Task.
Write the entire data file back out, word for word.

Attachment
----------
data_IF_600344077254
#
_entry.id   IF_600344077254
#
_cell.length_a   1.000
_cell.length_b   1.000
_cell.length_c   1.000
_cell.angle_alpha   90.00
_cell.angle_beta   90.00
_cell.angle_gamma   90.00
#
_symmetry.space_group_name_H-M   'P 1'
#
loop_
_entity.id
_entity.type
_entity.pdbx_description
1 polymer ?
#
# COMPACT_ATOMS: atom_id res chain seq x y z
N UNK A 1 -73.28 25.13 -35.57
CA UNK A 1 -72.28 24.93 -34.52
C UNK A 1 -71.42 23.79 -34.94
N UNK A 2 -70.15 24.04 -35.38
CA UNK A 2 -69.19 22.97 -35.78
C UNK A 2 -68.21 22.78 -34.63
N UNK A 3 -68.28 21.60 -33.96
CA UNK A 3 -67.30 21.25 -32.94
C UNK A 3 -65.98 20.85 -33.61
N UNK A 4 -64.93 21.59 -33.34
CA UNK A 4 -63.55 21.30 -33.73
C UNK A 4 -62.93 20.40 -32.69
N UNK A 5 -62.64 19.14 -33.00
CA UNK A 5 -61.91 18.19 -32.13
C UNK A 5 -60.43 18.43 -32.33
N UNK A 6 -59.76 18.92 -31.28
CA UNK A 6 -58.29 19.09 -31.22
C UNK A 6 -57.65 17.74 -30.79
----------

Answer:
data_IF_600344077254
#
_entry.id   IF_600344077254
#
_cell.length_a   1.000
_cell.length_b   1.000
_cell.length_c   1.000
_cell.angle_alpha   90.00
_cell.angle_beta   90.00
_cell.angle_gamma   90.00
#
_symmetry.space_group_name_H-M   'P 1'
#
loop_
_entity.id
_entity.type
_entity.pdbx_description
1 polymer ?
#
# COMPACT_ATOMS: atom_id res chain seq x y z
N UNK A 1 -73.28 25.13 -35.57
CA UNK A 1 -72.28 24.93 -34.52
C UNK A 1 -71.42 23.79 -34.94
N UNK A 2 -70.15 24.04 -35.38
CA UNK A 2 -69.19 22.97 -35.78
C UNK A 2 -68.21 22.78 -34.63
N UNK A 3 -68.28 21.60 -33.96
CA UNK A 3 -67.30 21.25 -32.94
C UNK A 3 -65.98 20.85 -33.61
N UNK A 4 -64.93 21.59 -33.34
CA UNK A 4 -63.55 21.30 -33.73
C UNK A 4 -62.93 20.40 -32.69
N UNK A 5 -62.64 19.14 -33.00
CA UNK A 5 -61.91 18.19 -32.13
C UNK A 5 -60.43 18.43 -32.33
N UNK A 6 -59.76 18.92 -31.28
CA UNK A 6 -58.29 19.09 -31.22
C UNK A 6 -57.65 17.74 -30.79